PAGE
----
There’s a powerful sense in this Biennale that the artists are not the central focus. This is implicit in the way Roca prefers to call them “participants”. Instead of the Romantic idea of the creative genius who bends nature to his will or mines it for symbols that reflect his own moods, this show strives to let nature speak for itself. One of the curator’s sources of inspiration has been the worldwide campaign to grant rivers legal rights, and even “personhood”. Accepting that rivers cannot be freely exploited is a first step to assuming responsibility for our environmental vandalism. Six rivers are included as “participants” in this Biennale: the Atrato, the Baaka, the Birrajung/Yarra, the Boral, the Burramatta, the Napo, and the Vilcabamba. They are represented at each venue by a video of an indigenous speaker whose life has been closely bound up with that of the river. It’s not so different to someone giving a deposition in court.
This is but one component of a show laden with innovations. Not least is the catalogue, Rīvus: A Glossary of Water, which may be read as a freestanding publication. The book is printed on different kinds of paper sourced as offcuts from other jobs. It contains a range of texts and images that relate to the exhibition in both direct and tangential ways.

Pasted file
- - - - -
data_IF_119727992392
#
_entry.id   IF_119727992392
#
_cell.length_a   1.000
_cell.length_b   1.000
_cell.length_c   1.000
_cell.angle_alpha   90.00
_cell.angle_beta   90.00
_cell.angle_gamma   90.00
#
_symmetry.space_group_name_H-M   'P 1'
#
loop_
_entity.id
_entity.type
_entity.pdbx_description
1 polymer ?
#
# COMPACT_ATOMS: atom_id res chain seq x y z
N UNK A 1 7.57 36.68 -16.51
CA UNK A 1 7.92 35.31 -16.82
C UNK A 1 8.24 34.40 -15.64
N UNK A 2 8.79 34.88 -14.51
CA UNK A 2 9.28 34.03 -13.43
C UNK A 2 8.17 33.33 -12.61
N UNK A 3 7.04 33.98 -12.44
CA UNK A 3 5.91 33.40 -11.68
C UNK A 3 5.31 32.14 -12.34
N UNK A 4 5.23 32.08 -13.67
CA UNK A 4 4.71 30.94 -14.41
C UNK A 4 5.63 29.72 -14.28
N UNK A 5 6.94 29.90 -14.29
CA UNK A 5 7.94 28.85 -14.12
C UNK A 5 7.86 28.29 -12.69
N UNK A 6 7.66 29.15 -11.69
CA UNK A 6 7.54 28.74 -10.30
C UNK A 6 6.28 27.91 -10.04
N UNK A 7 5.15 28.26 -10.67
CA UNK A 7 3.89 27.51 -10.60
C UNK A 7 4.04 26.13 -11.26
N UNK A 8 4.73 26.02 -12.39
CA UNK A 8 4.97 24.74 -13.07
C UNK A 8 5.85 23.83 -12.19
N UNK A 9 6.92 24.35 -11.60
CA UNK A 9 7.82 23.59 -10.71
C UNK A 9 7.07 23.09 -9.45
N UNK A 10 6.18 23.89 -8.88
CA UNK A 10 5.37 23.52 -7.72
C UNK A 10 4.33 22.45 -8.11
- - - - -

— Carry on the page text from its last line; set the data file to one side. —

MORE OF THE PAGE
The curatorial originality extends to the pairing of works and venues. The Museum of Contemporary Art has never shown anything less contemporary than the Canowindra Fish Fossil, which dates back 365 million years, to the Devonian era, when life started to migrate from the sea to the land. The big fossil shares the show with works such as the drawings of Inuit artist, Qavavau Manumie, who celebrates a surreal symbiosis of human beings and nature; and the tree studies of Abel Rodriguez (Mogaje Guihu), a man from the Columbian Amazon.